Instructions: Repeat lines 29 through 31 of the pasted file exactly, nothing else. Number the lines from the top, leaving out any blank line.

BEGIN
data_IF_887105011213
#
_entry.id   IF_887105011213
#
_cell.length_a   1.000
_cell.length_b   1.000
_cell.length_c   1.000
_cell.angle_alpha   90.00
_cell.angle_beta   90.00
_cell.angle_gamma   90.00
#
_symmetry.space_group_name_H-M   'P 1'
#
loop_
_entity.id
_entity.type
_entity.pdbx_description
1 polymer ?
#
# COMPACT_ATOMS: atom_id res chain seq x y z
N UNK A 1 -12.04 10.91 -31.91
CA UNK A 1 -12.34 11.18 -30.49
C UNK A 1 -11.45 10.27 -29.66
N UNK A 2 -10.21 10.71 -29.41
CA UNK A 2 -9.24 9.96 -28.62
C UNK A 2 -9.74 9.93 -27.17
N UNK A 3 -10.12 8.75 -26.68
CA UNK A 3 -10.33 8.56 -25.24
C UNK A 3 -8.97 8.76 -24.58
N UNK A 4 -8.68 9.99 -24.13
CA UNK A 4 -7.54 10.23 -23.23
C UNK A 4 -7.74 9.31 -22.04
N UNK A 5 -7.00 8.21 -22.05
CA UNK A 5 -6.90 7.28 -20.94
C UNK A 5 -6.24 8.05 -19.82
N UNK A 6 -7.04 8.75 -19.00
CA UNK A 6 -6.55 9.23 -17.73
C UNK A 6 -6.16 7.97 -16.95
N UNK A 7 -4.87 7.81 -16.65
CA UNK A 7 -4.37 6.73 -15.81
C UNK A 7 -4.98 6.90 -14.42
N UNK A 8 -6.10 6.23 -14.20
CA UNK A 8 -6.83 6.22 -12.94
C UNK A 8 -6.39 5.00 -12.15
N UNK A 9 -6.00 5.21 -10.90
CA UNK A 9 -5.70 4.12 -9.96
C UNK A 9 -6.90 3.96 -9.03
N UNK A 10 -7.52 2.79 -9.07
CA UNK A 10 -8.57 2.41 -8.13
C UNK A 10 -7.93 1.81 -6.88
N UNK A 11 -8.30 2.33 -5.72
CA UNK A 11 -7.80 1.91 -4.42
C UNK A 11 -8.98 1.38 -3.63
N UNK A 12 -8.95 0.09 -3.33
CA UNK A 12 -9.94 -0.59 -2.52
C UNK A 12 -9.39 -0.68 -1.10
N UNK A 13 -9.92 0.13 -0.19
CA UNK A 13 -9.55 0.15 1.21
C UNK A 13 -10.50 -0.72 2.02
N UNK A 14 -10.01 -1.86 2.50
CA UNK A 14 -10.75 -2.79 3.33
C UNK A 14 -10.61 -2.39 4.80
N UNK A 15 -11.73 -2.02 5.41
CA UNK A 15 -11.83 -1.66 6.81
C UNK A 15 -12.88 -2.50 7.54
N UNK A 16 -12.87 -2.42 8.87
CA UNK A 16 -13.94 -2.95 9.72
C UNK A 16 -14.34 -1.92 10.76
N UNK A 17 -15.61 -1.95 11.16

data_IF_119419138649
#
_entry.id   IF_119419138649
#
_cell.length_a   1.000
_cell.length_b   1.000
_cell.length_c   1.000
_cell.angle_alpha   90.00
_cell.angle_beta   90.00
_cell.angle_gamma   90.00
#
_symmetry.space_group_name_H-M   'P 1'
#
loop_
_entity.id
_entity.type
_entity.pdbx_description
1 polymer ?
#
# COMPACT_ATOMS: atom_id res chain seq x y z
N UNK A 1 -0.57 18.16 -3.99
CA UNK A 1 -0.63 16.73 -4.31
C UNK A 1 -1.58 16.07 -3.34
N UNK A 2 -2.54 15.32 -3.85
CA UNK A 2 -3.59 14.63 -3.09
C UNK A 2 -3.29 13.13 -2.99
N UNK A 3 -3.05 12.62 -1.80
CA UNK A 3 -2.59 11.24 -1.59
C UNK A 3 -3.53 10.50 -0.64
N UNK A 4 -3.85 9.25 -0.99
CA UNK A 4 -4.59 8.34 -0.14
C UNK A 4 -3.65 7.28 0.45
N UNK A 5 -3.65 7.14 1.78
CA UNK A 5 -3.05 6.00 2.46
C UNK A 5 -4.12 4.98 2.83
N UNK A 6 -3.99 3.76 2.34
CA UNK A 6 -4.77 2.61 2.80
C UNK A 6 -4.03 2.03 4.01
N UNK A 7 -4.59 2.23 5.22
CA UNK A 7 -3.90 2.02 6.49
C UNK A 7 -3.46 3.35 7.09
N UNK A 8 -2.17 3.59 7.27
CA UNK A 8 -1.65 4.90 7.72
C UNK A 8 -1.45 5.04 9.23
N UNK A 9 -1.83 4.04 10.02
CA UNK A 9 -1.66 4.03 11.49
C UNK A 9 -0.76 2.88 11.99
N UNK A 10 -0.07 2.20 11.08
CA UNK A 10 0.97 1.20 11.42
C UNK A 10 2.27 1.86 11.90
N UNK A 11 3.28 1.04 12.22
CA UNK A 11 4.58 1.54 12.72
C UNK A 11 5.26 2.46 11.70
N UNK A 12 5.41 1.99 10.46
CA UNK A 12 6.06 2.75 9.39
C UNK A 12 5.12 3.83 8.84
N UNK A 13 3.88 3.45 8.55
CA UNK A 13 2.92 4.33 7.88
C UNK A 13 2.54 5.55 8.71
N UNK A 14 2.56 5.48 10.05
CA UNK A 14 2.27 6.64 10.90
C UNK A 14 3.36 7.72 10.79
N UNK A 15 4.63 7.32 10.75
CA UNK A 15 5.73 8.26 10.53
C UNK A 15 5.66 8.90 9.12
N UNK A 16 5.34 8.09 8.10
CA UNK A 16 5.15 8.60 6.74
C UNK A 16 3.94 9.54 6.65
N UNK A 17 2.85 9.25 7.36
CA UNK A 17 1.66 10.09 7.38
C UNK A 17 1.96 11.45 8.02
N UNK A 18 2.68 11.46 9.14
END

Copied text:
C UNK A 3 -8.97 8.76 -24.58
N UNK A 4 -8.68 9.99 -24.13
CA UNK A 4 -7.54 10.23 -23.23